Bullying stories are always guaranteed to be popular, and this one takes the twist in which the victim decides to endure the bullying, for the sake of the badgers, rather than trying to free herself from it as most victims in bully stories do (a la “Tears of a Clown”). The bullying is serious; we see Belinda shoved around on the sports field, constantly being pushed out of bed as her wake-up call and being forced under a cold shower among other nasty incidents. It is ironic that Belinda’s secret mission to take care of the badgers and keep them safe from the hunters helps her with confidence that she did not know she had. For example, desperation for the aniseed balls to draw off the hounds has her barrelling her way to the counter to buy them. This takes the girls by surprise as they always considered her “a weed” (although this does not stop them from punishing her with the cold shower).

Animals (especially orphaned animals) are always a hit as well, and Jinty makes a very strong stance against hunting. Girls’ comics have always come out strong against blood sports. But it is unusual to use badgers for this; foxes and deer are more commonly used when girls’ comics commented on the issue. The hunting has a very insidious side to it as well as a cruel one; when the squire has his hunting prints plastered on the school walls, offers the girls free riding lessons and invites them to his ball to celebrate hunting, it’s almost as if he is indoctrinating them into the sport. Belinda alone seems to stand against it. So it is a surprise when it turns out that the bullies take such a strong stance against the badger hunt that they lock the teacher in the store-room and join forces with Belinda. Mind you, how many pupils would really dare to lock up a teacher? That would be an expelling matter, wouldn’t it? Fortunately for them, it was justified. And the bullying problem reaches its final resolution. It goes from punishment, with the bullies being caught out in the penultimate episode, to redemption in the final episode.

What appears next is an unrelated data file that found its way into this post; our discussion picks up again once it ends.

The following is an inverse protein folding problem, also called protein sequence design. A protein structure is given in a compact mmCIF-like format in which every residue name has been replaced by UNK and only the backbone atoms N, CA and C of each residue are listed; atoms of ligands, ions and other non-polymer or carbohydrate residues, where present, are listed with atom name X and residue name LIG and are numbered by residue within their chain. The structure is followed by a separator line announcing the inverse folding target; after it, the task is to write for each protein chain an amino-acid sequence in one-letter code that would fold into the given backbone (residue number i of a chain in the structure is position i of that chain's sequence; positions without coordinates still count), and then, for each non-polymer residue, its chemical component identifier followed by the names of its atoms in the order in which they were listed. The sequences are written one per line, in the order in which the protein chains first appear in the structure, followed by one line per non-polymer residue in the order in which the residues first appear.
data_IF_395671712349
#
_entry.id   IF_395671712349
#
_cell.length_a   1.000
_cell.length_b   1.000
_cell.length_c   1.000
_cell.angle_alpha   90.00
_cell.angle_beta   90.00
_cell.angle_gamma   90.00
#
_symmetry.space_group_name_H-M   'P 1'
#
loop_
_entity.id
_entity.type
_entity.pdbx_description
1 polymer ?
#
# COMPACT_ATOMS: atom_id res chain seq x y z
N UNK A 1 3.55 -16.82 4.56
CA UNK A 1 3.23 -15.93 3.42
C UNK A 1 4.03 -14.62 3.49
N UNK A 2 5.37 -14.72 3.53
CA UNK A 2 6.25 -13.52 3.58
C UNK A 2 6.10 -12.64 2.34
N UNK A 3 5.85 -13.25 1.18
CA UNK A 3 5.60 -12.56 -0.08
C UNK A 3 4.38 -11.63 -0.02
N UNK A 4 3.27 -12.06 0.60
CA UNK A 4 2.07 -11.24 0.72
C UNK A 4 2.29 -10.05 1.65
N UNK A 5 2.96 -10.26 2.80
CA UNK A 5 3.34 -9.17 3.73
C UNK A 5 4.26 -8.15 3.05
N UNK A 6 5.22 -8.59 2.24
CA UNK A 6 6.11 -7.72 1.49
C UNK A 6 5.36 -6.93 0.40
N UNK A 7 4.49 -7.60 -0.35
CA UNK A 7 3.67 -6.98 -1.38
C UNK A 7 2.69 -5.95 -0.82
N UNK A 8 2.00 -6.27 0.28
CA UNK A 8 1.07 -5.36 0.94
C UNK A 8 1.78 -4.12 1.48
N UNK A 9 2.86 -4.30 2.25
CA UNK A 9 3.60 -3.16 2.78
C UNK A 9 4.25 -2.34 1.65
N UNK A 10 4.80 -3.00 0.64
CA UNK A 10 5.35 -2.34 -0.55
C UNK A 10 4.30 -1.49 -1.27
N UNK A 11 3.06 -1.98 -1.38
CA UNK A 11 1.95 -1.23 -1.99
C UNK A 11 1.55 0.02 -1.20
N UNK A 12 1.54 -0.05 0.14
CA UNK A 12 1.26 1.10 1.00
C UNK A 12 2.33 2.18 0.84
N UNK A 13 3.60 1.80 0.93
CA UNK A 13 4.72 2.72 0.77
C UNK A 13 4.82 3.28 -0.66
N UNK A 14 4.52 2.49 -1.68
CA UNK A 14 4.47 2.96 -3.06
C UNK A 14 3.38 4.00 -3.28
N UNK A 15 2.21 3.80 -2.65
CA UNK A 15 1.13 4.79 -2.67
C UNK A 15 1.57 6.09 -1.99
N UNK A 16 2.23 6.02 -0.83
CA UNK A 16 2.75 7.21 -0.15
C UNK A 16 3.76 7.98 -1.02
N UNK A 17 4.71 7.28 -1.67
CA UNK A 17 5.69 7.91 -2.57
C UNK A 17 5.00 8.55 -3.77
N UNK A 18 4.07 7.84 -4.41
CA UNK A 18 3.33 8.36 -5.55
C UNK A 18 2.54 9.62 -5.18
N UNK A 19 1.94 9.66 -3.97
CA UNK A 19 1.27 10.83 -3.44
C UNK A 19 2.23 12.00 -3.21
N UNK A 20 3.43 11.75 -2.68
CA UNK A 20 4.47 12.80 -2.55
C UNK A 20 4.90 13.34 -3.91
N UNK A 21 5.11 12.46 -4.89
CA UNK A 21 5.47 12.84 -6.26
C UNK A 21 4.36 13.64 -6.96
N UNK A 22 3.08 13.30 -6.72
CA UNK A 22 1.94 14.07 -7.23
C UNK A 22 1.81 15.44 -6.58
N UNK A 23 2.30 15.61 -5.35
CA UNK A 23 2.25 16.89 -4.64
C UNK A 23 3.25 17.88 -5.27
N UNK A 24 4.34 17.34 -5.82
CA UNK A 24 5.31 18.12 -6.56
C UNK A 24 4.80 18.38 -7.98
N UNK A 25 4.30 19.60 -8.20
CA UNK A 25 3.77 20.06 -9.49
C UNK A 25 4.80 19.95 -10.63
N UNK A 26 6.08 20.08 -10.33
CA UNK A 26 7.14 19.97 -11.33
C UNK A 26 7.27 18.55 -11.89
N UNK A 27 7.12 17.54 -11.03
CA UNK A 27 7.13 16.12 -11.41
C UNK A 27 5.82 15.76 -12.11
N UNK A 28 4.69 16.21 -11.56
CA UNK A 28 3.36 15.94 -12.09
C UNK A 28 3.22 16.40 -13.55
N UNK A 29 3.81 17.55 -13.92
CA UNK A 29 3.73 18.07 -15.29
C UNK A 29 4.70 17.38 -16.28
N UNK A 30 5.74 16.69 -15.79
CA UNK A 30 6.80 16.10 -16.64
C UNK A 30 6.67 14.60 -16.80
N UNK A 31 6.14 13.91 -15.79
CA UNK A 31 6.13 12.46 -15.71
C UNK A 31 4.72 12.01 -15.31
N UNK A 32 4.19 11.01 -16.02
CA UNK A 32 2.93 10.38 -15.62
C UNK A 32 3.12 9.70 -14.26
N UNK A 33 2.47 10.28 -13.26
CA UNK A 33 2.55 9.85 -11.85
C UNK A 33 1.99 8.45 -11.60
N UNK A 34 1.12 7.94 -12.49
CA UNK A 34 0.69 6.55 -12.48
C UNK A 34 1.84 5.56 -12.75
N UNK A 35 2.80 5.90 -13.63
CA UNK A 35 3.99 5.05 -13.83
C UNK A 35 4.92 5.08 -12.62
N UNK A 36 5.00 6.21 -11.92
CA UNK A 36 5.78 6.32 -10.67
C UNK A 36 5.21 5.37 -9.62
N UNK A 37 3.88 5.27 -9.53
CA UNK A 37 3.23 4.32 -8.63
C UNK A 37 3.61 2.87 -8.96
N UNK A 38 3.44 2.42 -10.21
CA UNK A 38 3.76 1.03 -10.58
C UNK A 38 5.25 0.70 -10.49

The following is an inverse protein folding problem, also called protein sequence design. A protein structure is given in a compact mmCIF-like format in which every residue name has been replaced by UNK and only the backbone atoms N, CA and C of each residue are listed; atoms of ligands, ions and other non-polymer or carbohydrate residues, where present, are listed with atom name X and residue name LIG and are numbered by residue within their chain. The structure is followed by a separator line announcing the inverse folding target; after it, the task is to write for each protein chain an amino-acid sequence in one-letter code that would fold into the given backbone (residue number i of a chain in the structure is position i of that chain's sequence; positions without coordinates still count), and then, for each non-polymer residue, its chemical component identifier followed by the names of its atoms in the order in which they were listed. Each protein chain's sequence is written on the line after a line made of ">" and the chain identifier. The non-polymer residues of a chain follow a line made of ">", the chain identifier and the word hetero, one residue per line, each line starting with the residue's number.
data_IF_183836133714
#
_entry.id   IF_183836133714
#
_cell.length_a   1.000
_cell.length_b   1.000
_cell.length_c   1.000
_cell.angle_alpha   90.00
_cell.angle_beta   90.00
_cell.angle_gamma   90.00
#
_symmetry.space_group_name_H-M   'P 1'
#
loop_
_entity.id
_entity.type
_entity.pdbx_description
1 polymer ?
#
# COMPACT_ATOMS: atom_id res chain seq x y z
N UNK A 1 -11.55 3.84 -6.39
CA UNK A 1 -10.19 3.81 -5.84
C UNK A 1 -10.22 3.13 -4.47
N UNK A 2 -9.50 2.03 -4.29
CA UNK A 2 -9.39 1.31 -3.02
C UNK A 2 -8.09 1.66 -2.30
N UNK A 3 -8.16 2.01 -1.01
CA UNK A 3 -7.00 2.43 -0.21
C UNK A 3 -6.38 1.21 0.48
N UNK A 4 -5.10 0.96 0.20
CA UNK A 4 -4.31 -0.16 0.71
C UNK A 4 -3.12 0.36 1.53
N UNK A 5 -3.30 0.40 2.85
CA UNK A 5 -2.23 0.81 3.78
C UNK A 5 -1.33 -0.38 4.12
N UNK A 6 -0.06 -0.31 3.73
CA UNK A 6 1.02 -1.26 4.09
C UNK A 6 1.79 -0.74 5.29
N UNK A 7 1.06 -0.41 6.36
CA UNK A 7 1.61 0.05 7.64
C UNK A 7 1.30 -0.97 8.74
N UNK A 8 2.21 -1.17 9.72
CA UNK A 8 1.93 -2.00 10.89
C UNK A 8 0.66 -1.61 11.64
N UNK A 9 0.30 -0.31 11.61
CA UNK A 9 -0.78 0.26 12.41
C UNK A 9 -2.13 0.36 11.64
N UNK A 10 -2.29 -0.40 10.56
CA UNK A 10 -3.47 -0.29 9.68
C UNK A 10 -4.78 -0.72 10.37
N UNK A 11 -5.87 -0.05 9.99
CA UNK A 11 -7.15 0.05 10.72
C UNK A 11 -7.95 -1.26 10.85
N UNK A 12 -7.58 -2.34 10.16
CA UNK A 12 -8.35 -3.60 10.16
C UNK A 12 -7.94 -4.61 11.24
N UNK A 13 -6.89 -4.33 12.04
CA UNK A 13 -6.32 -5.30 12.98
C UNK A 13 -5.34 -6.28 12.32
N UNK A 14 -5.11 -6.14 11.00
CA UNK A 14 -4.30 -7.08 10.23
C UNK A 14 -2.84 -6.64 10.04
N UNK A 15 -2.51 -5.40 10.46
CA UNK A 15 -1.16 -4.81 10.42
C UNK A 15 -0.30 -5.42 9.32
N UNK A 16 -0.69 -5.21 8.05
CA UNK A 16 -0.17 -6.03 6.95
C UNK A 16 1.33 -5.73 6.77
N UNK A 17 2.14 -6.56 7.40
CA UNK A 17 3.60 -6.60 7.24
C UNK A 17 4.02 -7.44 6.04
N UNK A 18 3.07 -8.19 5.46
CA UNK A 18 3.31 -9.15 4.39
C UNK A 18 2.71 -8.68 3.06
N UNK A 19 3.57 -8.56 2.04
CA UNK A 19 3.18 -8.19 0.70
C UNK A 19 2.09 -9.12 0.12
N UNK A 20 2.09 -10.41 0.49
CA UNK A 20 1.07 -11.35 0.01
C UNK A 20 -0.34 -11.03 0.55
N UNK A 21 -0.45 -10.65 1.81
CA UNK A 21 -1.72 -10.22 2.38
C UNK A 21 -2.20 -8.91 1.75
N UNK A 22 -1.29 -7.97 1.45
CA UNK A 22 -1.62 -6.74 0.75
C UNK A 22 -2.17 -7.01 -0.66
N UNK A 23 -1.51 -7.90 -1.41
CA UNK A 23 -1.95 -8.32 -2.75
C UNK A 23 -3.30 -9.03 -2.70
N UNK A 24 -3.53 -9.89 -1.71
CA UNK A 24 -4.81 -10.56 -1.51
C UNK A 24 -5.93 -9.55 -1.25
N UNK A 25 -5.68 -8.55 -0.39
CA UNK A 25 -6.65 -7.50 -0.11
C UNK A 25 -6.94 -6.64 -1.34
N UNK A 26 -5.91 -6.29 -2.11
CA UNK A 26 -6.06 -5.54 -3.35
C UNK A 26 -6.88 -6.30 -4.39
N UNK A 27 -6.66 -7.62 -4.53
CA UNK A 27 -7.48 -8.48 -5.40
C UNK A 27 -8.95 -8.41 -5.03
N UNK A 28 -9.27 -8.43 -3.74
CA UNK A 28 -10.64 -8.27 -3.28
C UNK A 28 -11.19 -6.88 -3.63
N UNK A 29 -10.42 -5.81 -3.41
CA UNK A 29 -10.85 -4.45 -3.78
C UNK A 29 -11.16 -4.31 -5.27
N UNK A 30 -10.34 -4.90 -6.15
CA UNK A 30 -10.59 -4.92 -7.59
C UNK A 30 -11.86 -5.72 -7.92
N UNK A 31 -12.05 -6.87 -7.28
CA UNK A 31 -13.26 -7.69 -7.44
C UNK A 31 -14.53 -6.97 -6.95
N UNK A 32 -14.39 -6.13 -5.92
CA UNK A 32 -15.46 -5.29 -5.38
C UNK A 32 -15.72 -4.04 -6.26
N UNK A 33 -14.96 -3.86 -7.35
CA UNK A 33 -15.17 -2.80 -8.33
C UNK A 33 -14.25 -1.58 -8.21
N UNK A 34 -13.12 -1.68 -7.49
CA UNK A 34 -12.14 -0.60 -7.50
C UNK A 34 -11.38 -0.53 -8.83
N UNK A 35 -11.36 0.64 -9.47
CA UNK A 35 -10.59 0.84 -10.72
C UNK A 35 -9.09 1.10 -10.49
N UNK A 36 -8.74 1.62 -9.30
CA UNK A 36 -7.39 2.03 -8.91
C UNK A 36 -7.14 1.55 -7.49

Girls love mystery stories too. So as the mystery element creeps its way into the story with the introduction of the squire and his strange generosity, and then the strange goings-on on the slope, it would certainly have jacked up the drama and thrills and kept the readers engaged. It is a bit jarring that it turns out to be Miss Harper, though, because there have been no hints beforehand to suggest it might be her. In fact, she hadn’t even been named until then. Perhaps there was not enough scope in the seven episodes the story was allowed for sufficient clues and red herrings to be dropped for the readers to ponder on in solving the mystery.

Lastly, there is an environmental element in this story too. Jinty had been strong on environmental stories such as “The Forbidden Garden” and “Fran of the Floods”. We see it again in Belinda, with the indiscriminate use of poisons that are meant to kill pests but can also kill innocent wildlife. This is how the mother badger dies. If Belinda had not been there, the cubs would have died too. A whole family of badgers killed through the thoughtless of humanity. But the badgers are saved by a kind girl who not only finds courage and confidence in the face of bullying but ends up saving her school and finding friends at last.

 

 

 

Jinty 7 November 1981

Jinty cover 7.jpg